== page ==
Whether your company acquires businesses that own real estate or you invest in real estate directly, fraud poses an ever-present threat. Buying and selling real estate is complicated, and it’s relatively easy for crooks to manipulate the process. To help mitigate real estate fraud threats, thorough due diligence is essential. Staying current on common schemes and red flags also may enable you to identify risky transactions before you put down any money.

5 schemes

First, be aware of these five common real estate fraud schemes:

  1. Fake documents. Every real estate transaction requires extensive documentation.  To make an acquisition more enticing, sellers could fake rent rolls, financial statements or other documents that indicate an asset’s profitability. Additionally, sellers might doctor environmental impact reports to, for example, hide the existence of toxic chemicals.
  2. “Optimistic” appraisals. Although most lenders will require an independent appraisal, some sellers may secure inflated real estate appraisals to justify a higher price. Or they may alter the date and valuation associated with an older appraisal to convince buyers to forgo a new one.
  3. Flipping to inflate value. Sellers could inflate a property’s value by paying straw buyers to take ownership of it at inflated prices. At an agreed-upon date, the seller buys back the property, generating another sales transaction associated with the building.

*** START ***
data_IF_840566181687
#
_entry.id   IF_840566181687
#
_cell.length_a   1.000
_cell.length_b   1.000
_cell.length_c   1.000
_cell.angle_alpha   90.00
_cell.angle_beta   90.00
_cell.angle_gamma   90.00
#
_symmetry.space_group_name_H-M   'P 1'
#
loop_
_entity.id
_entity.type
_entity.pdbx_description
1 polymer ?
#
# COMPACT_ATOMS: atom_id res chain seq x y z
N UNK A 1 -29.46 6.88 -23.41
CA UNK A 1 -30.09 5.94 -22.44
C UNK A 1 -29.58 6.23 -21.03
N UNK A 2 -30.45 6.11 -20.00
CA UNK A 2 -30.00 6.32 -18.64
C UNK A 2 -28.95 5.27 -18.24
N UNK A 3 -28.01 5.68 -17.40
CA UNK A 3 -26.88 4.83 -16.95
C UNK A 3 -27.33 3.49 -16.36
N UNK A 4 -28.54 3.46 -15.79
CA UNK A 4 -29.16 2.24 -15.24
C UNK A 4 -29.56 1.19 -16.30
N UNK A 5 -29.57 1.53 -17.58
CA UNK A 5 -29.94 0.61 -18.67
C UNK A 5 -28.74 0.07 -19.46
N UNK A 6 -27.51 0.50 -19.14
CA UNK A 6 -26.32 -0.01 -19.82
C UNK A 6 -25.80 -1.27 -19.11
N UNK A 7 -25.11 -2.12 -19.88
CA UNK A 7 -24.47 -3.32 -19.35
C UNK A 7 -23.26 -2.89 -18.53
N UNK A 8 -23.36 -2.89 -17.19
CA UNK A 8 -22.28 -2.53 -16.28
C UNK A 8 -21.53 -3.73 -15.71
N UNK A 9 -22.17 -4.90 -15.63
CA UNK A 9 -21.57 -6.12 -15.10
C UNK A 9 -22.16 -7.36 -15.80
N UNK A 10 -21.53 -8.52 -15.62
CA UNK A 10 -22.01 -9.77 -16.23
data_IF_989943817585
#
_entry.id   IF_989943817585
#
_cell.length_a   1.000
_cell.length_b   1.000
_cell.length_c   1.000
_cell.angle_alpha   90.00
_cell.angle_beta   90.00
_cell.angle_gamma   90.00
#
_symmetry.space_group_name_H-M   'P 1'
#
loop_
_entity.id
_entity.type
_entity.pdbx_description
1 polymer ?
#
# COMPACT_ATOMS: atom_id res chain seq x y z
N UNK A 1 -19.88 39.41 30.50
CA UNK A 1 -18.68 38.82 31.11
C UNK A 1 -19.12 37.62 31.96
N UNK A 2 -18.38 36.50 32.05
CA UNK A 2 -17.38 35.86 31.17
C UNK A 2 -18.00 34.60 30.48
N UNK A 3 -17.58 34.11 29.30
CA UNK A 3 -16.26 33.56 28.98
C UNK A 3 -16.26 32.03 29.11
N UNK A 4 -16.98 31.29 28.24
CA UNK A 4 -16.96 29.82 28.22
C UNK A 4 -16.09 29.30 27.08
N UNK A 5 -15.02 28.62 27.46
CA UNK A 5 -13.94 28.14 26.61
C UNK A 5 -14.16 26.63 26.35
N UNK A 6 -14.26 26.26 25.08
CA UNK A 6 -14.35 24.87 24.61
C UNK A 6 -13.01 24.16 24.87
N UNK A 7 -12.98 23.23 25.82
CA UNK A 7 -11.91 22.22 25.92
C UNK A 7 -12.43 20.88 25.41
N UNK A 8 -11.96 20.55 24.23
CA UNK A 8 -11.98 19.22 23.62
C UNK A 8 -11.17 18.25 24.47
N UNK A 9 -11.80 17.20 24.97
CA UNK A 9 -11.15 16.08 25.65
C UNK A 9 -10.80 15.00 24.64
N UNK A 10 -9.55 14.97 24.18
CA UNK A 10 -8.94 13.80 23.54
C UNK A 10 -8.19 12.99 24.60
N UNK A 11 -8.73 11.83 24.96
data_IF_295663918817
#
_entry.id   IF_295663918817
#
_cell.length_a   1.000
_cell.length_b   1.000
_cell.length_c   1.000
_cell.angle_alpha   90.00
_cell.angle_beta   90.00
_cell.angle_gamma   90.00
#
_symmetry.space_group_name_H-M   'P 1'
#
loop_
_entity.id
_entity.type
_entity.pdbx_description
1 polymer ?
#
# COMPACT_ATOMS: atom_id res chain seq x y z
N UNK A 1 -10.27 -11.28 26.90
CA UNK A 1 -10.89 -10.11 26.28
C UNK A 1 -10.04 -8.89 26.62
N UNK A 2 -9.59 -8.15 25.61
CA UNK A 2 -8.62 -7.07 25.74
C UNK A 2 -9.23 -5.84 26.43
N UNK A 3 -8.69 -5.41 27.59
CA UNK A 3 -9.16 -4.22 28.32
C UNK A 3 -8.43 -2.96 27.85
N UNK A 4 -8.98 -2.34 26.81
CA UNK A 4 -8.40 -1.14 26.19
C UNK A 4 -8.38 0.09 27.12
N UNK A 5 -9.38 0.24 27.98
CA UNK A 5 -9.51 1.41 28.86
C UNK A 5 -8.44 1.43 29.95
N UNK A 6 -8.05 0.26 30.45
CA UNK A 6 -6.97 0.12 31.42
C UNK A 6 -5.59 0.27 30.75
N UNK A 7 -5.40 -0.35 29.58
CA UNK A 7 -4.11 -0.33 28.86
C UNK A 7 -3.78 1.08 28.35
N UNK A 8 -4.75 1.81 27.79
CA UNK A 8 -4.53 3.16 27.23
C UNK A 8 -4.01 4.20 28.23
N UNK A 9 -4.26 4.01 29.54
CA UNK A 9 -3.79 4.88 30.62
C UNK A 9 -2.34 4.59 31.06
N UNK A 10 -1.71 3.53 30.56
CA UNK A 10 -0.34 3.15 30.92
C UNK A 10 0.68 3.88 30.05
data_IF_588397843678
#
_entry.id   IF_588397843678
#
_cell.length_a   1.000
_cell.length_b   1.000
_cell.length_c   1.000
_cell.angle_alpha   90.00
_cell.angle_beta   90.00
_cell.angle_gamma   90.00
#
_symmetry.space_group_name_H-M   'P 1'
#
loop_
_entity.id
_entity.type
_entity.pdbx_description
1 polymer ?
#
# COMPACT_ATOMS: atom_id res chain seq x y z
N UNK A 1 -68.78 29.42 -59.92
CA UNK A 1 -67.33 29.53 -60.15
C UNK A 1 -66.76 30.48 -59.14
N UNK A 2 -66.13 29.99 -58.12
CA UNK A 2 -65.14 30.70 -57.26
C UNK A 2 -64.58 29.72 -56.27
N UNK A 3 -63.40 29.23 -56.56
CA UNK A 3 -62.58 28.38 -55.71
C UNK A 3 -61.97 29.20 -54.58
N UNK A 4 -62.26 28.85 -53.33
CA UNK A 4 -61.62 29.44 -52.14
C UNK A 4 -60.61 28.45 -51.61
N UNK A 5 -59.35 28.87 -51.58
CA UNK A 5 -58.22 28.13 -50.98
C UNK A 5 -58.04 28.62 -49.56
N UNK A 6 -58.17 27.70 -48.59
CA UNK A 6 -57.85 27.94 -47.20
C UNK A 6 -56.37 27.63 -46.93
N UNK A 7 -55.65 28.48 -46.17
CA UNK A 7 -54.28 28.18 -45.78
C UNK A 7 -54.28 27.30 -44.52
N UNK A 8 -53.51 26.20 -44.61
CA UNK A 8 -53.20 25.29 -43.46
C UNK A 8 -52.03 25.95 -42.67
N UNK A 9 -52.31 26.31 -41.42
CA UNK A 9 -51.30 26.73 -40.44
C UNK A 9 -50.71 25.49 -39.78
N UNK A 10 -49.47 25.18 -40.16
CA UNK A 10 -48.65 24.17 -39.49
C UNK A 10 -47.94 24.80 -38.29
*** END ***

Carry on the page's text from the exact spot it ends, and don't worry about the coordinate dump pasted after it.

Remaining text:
4. Short-selling and buybacks. Shady sellers might use straw buyers to take out a loan to purchase a property and then default on it. The original sellers then offer to repurchase the property from the lender — usually at a rock-bottom price. Then the sellers make cosmetic improvements to the property and sell to unsuspecting buyers.
  5. Falsified financial statements. Some business owners may inflate the value of real estate holdings in financial statements to make the overall company more attractive to potential acquirers. This can include overvaluing properties, omitting liabilities and inventing nonexistent entities and transactions
Red flags

To succeed, real estate fraudsters need to manipulate or conceal an asset’s actual value. So look out for these red flags when buying real estate:

  • Missing, altered or unsigned documents,
  • A seller who’s overly anxious about finalizing the deal and even suggests taking due diligence shortcuts,
  • Real estate assets that have changed hands frequently for no apparent business reason,
  • Difficult-to-locate ownership records or records that show complex ownership structures,
  • Property descriptions that are inconsistent with inspection reports and public records,
  • Renovations that seem superficial or shoddy, and
  • Undisclosed or inaccurately disclosed liens, encumbrances and judgments.

Also be wary if a seller requests additional payments outside the closing process —
including payments to unknown third parties.

Inherently complicated

Even valid real estate transactions can raise red flags that, upon closer inspection, aren’t, in fact, signs of fraud. Robust due diligence, a healthy degree of skepticism, and guidance from a real estate attorney and experienced financial advisors can help your business buy property with confidence.